Country focus: France [LNG Condensed]
Despite limited growth in its own gas consumption, France is emerging as a major LNG import market. The country saw LNG imports, net of re-exports, almost double last year to 15.57mn mt/yr, according to data from GIIGNL, the International Group of LNG Importers. This represents an all-time high, with the country’s LNG terminals registering a utilisation rate of 63%, up from 40% in 2018.
France has four onshore regasification terminals: two are in the north, at Montoir-de-Bretagne and Dunkirk, and two are near Marseilles on the country’s Mediterranean coast, Fos Tonkin and Fos Cavaou. Fos Tonkin (2.2mn mt/yr) was the first to be built in 1972, followed by Montoir-de-Bretagne (7.3mn mt/yr) in 1980, Fos Cavaou (6mn mt/yr) in 2010 and Dunkirk LNG (9.5mn mt/yr) in 2017.
This provides total LNG import capacity of 25mn mt/yr, or 34bn m3, set against annual gas consumption of 44bn m3 in 2019, up 2% from 2018. Almost all French gas use is sourced from imports – about 98%.
The country typically takes only around 20% of its gas via its LNG terminals, the other 80% coming by pipeline, but low LNG prices have seen volumes of the shipborne fuel rise, displacing pipeline imports and allowing France to transit more gas on to other countries. When French gas transits, increased gas-fired generation and electricity exports are taken into account, LNG entering France is extending its reach into Europe via both pipelines and wires.
In 2018, France imported 13.1bn m3 of LNG and 36.8bn m3 of gas via pipeline, against domestic consumption of 42.7bn m3, implying about 7.2bn m3 of gas transits. According to gas network operator GRTgaz, gas transits nearly doubled last year with flows to Switzerland and Spain jumping by 72%.
Increased gas use in the power sector was the primary driver of gas demand growth in France last year, despite electricity consumption having been largely flat over the last decade. In 2019, electricity demand reached its lowest level in 10 years at 473 TWh, reflecting both greater energy efficiency and a growing tertiary sector at the expense of industry.
However, power sector gas demand rose 39%; public distribution declined 1% and industrial gas demand fell 2%. Electricity generation from gas jumped 23.8% in 2019 to 38.6 TWh, in sharp contrast to an overall drop in electricity supply of 2% to 537.7 TWh.
Gas in power generation has benefited from the fall in coal-fired generation as the country pursues its plans to end coal use in power generation by 2023. Coal-fired generation in 2019 was down 71.9% to just 1.6 TWh, lower even than fuel oil-fired generation (2.3 TWh).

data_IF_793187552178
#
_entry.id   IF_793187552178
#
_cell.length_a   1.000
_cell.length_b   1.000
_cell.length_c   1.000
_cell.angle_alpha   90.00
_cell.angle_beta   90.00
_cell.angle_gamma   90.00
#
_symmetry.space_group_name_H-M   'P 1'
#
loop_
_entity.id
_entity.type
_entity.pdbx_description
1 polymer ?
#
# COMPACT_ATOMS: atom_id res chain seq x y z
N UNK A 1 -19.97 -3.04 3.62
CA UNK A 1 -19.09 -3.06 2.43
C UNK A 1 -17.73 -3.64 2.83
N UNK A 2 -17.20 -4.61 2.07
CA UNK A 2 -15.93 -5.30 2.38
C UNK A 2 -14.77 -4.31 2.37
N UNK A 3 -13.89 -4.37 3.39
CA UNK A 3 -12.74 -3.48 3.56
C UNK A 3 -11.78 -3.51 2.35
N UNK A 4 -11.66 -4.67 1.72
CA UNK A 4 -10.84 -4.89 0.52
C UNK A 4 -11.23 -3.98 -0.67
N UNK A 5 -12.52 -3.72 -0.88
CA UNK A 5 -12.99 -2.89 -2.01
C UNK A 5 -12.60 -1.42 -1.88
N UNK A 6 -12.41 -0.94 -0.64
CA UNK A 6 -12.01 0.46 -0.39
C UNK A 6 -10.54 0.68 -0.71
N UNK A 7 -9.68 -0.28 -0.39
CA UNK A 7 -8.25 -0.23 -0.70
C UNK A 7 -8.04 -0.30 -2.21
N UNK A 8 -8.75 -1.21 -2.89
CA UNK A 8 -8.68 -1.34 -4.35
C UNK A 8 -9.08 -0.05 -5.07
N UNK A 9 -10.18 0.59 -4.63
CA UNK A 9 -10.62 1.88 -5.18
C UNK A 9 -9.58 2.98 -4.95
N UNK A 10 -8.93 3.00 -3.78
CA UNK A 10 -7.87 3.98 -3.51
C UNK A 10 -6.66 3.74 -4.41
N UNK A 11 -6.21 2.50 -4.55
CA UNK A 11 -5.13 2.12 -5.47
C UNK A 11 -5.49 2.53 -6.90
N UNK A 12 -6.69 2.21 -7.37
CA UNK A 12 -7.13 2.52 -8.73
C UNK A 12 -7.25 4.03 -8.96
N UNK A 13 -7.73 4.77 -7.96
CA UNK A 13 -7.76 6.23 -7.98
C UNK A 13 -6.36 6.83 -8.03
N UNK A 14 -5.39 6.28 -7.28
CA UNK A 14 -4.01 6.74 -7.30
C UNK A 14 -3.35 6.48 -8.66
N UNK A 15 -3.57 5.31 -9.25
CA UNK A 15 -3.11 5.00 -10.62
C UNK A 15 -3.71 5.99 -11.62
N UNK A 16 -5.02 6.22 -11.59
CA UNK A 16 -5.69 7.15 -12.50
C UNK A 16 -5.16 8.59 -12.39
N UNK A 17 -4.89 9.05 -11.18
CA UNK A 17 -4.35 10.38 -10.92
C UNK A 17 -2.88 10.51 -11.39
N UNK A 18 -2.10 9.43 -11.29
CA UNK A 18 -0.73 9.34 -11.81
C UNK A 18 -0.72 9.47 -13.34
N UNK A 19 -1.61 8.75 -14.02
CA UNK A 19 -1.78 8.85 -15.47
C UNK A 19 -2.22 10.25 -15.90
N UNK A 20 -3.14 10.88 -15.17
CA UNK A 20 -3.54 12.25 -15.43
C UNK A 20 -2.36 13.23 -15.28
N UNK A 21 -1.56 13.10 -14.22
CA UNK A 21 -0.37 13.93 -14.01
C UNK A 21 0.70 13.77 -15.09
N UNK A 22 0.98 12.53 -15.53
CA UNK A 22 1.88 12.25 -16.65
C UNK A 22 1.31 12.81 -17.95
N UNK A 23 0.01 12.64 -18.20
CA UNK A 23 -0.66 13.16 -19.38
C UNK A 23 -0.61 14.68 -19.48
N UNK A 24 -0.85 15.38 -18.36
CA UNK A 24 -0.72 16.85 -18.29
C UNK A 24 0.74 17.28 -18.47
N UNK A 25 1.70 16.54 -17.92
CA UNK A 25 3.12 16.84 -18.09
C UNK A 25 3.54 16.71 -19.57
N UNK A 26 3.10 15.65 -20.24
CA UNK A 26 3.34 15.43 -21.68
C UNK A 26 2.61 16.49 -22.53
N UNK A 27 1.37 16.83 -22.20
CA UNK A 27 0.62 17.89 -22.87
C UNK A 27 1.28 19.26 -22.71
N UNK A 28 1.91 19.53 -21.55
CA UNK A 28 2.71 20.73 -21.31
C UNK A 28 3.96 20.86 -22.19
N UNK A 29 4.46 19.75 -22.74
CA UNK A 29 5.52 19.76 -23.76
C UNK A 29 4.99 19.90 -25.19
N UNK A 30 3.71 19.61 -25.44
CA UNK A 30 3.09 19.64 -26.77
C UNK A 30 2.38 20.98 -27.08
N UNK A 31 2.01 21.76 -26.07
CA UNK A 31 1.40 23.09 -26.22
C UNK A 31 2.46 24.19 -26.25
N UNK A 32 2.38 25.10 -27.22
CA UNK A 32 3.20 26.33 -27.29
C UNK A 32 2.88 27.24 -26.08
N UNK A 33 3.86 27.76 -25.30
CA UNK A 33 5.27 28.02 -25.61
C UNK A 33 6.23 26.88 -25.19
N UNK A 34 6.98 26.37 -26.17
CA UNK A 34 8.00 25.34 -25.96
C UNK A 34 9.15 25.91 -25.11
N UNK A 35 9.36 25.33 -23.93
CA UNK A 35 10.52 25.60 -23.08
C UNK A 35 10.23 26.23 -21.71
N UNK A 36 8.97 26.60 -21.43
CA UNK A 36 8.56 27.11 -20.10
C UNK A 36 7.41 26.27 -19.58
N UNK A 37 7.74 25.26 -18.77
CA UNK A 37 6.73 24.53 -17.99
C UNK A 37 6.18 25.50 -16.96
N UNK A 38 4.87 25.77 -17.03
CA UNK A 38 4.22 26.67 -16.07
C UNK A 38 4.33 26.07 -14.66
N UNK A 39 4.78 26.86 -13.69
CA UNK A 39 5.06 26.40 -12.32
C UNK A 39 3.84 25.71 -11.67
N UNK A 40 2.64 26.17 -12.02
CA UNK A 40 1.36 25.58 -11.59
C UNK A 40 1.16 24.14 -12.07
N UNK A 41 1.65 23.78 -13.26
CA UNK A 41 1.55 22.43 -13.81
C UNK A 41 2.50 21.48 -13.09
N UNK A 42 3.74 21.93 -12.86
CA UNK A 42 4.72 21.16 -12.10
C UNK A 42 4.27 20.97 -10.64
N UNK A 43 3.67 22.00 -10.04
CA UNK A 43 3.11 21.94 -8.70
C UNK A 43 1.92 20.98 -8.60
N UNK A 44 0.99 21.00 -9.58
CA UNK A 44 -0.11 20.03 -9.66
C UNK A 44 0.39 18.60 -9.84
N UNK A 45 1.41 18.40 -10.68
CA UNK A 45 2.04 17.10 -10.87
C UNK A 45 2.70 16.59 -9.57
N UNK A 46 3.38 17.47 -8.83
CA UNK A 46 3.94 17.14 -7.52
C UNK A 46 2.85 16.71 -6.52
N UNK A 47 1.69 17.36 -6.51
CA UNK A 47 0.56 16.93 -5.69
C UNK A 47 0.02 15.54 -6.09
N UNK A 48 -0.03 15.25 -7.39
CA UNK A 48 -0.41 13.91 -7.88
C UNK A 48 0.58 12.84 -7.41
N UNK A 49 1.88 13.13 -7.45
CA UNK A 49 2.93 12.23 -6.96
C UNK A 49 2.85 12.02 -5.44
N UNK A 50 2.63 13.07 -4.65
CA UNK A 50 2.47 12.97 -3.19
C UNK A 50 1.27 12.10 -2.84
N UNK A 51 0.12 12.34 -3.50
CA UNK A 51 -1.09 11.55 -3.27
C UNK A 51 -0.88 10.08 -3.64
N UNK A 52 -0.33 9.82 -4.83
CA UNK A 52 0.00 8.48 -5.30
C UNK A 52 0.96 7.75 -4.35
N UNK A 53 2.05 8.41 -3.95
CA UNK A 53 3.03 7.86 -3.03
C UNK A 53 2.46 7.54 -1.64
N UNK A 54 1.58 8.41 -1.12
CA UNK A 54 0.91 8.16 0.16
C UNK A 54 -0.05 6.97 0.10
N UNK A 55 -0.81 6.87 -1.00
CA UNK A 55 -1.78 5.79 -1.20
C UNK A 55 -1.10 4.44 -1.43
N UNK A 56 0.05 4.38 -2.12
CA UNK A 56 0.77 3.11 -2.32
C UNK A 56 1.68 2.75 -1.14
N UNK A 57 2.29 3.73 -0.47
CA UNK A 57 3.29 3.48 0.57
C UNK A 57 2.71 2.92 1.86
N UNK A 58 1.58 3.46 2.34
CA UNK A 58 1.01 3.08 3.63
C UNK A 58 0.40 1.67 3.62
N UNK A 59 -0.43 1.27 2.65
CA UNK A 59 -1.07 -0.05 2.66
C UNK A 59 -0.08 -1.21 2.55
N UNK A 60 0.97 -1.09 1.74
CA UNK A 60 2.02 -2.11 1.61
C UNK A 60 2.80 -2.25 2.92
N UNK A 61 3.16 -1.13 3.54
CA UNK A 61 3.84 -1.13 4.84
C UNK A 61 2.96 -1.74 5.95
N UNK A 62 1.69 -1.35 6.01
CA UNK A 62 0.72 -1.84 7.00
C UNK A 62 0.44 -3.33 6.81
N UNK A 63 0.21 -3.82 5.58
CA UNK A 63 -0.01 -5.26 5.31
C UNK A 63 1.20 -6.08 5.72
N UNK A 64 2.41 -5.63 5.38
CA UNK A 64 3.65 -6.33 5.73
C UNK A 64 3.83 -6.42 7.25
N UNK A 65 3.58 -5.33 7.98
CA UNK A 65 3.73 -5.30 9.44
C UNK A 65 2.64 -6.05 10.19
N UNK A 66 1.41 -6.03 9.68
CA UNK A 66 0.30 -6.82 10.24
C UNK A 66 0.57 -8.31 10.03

Nuclear generation fell 3.5% to 379.5 TWh, owing to lower fleet availability. Hydroelectric production was 12.1% down at 60 TWh, due to adverse weather conditions.
Wind, solar and bioenergy performed better, registering generation increases of 21.2%, 7.8% and 3.6% respectively. New renewables contributed 55.6 TWh of electricity generation combined.
The already low level of coal-fired generation means that gas-to-coal switching opportunities have largely been exhausted. While some coal plants remain open, they are operating only sporadically. Moreover, on the demand side, growth in electricity consumption is expected to remain flat, certainly out to 2025, according to forecasts made by electricity system operator RTE.
This suggests that gas could now start to find its newly-larger share of the power generation market increasingly squeezed by renewables, particularly as France ups its offshore wind ambitions.
France has yet to build an offshore wind farm, but legal hurdles to their construction are being overcome and targets have gradually been raised. The final version of the Multi-Year Energy Programming (PPE) project, which was officially adopted in April, set a target of 6.2 GW for offshore wind by 2028. Onshore wind and solar power capacity are also expected to rise sharply.
RTE expects 3 GW of offshore wind by 2025, a jump in onshore wind capacity from 15.1 GW to 27.4 GW and a near tripling of solar capacity from 8.5 GW to 23.3 GW.
However, there are other big variables at play. The nuclear sector is France’s main source of electricity generation, last year providing 70% of supply. Government policy is to reduce this share to 50% by 2035, which in effect means sourcing an additional 125 TWh from other technologies, assuming no growth in overall demand.
In its 2019 General Adequacy report, RTE identifies a problematic phase in the early 2020s following the closure of the Fessenheim nuclear reactors this year, the closure of all coal plant by 2023, and a still uncertain start to the troubled Flamanville European Pressurised Reactor, which is not now expected to come online until 2023, more than a decade behind schedule.
Moreover, the aging French nuclear fleet is set to enter a heavy period of maintenance, which means significant downtime and uncertainty, owing to the possibility of delayed returns.
RTE notes that other European countries are also in the process of closing down centralised power plant during this period, which could have implications for France’s electricity imports and exports. France is Europe’s largest exporter of electricity, sending and receiving power to and from the UK, Germany, Belgium, Switzerland, Italy and Spain. Net electricity exports in 2019 amounted to 55.7 TWh.
Longer term, GRTgaz, in its Perspectives Gaz 2018 report, sees gas demand either showing marginal growth or significant decline of up to 21%, with natural gas demand in particular reduced by a growing share of renewable gas. The three most variable elements in its outlook were the rise of demand for gas from heavy-duty transport, the increase in renewable gas supply and the number of energy efficiency refurbishments affecting residential and tertiary sector gas demand.